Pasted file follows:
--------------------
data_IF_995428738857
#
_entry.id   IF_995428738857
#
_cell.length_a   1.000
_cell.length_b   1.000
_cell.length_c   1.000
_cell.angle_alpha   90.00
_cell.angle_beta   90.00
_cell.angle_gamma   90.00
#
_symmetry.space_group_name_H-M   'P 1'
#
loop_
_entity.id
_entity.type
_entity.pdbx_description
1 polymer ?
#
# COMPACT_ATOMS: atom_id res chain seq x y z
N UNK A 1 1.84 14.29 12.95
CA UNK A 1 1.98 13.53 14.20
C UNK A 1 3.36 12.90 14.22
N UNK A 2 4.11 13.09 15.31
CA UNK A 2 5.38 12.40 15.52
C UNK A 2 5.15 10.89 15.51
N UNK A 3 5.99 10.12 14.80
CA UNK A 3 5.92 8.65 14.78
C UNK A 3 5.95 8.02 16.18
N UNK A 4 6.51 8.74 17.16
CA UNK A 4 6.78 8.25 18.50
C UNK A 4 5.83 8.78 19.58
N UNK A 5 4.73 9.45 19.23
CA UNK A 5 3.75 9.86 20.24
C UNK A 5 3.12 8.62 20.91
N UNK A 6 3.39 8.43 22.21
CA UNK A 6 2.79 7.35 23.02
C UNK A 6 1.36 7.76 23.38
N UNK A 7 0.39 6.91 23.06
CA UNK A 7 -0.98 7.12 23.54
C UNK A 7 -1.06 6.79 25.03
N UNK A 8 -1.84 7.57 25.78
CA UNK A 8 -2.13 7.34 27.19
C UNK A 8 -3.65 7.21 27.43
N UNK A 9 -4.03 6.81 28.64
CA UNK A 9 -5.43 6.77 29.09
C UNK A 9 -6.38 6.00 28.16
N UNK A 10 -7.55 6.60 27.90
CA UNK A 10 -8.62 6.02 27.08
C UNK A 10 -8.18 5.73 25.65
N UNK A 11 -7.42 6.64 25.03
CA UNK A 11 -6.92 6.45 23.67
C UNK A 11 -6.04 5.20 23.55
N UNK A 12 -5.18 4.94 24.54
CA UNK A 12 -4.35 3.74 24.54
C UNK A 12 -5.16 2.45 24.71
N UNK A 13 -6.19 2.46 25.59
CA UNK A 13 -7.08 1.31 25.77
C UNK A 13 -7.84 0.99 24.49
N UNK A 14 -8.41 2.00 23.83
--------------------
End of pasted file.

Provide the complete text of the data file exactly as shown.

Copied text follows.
data_IF_995428738857
#
_entry.id   IF_995428738857
#
_cell.length_a   1.000
_cell.length_b   1.000
_cell.length_c   1.000
_cell.angle_alpha   90.00
_cell.angle_beta   90.00
_cell.angle_gamma   90.00
#
_symmetry.space_group_name_H-M   'P 1'
#
loop_
_entity.id
_entity.type
_entity.pdbx_description
1 polymer ?
#
# COMPACT_ATOMS: atom_id res chain seq x y z
N UNK A 1 1.84 14.29 12.95
CA UNK A 1 1.98 13.53 14.20
C UNK A 1 3.36 12.90 14.22
N UNK A 2 4.11 13.09 15.31
CA UNK A 2 5.38 12.40 15.52
C UNK A 2 5.15 10.89 15.51
N UNK A 3 5.99 10.12 14.80
CA UNK A 3 5.92 8.65 14.78
C UNK A 3 5.95 8.02 16.18
N UNK A 4 6.51 8.74 17.16
CA UNK A 4 6.78 8.25 18.50
C UNK A 4 5.83 8.78 19.58
N UNK A 5 4.73 9.45 19.23
CA UNK A 5 3.75 9.86 20.24
C UNK A 5 3.12 8.62 20.91
N UNK A 6 3.39 8.43 22.21
CA UNK A 6 2.79 7.35 23.02
C UNK A 6 1.36 7.76 23.38
N UNK A 7 0.39 6.91 23.06
CA UNK A 7 -0.98 7.12 23.54
C UNK A 7 -1.06 6.79 25.03
N UNK A 8 -1.84 7.57 25.78
CA UNK A 8 -2.13 7.34 27.19
C UNK A 8 -3.65 7.21 27.43
N UNK A 9 -4.03 6.81 28.64
CA UNK A 9 -5.43 6.77 29.09
C UNK A 9 -6.38 6.00 28.16
N UNK A 10 -7.55 6.60 27.90
CA UNK A 10 -8.62 6.02 27.08
C UNK A 10 -8.18 5.73 25.65
N UNK A 11 -7.42 6.64 25.03
CA UNK A 11 -6.92 6.45 23.67
C UNK A 11 -6.04 5.20 23.55
N UNK A 12 -5.18 4.94 24.54
CA UNK A 12 -4.35 3.74 24.54
C UNK A 12 -5.16 2.45 24.71
N UNK A 13 -6.19 2.46 25.59
CA UNK A 13 -7.08 1.31 25.77
C UNK A 13 -7.84 0.99 24.49
N UNK A 14 -8.41 2.00 23.83